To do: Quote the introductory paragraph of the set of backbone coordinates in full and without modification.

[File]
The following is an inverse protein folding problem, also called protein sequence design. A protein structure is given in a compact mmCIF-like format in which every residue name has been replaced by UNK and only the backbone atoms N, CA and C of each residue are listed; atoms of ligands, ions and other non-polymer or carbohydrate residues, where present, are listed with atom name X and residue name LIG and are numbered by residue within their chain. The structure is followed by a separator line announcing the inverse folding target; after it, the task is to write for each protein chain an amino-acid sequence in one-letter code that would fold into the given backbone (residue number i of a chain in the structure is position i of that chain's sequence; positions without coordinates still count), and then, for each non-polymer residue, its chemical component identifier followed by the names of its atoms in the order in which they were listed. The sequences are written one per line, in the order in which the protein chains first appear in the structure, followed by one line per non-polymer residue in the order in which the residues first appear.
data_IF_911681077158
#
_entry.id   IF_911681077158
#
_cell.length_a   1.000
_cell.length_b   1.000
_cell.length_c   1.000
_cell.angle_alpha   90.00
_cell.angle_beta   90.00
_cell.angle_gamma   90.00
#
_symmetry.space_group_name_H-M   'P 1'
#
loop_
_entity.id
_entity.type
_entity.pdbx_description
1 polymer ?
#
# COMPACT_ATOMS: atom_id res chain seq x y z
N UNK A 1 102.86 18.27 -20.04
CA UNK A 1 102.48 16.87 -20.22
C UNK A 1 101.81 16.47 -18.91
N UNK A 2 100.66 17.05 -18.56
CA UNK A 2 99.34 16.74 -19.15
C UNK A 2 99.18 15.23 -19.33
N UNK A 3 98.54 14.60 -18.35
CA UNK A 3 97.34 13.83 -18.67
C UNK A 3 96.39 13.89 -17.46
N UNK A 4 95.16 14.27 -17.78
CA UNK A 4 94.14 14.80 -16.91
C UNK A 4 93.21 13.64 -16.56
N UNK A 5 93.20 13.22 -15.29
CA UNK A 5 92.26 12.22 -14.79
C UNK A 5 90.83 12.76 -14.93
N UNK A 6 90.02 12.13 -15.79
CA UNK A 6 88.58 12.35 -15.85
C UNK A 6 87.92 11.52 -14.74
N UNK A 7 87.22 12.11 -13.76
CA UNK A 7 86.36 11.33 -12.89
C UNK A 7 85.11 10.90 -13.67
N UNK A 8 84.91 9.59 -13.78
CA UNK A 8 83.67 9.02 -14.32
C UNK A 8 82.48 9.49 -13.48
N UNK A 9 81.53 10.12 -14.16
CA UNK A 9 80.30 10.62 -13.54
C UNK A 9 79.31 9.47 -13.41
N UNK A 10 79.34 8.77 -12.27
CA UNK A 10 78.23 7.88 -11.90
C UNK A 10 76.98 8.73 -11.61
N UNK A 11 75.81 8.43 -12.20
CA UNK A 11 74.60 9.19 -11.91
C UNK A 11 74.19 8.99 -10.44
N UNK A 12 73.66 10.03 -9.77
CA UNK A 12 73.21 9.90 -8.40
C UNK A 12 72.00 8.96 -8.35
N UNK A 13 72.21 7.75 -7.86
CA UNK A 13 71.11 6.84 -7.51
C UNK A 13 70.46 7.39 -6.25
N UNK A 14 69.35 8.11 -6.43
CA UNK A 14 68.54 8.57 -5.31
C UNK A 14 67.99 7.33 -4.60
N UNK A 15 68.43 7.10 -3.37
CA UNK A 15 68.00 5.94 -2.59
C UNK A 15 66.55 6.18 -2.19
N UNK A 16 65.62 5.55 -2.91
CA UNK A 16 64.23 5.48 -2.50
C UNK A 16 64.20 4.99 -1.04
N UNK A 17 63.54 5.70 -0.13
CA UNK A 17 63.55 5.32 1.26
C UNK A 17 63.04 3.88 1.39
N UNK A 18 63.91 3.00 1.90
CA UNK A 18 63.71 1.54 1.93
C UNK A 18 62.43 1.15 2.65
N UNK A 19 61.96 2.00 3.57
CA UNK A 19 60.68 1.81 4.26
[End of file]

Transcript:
The following is an inverse protein folding problem, also called protein sequence design. A protein structure is given in a compact mmCIF-like format in which every residue name has been replaced by UNK and only the backbone atoms N, CA and C of each residue are listed; atoms of ligands, ions and other non-polymer or carbohydrate residues, where present, are listed with atom name X and residue name LIG and are numbered by residue within their chain. The structure is followed by a separator line announcing the inverse folding target; after it, the task is to write for each protein chain an amino-acid sequence in one-letter code that would fold into the given backbone (residue number i of a chain in the structure is position i of that chain's sequence; positions without coordinates still count), and then, for each non-polymer residue, its chemical component identifier followed by the names of its atoms in the order in which they were listed. The sequences are written one per line, in the order in which the protein chains first appear in the structure, followed by one line per non-polymer residue in the order in which the residues first appear.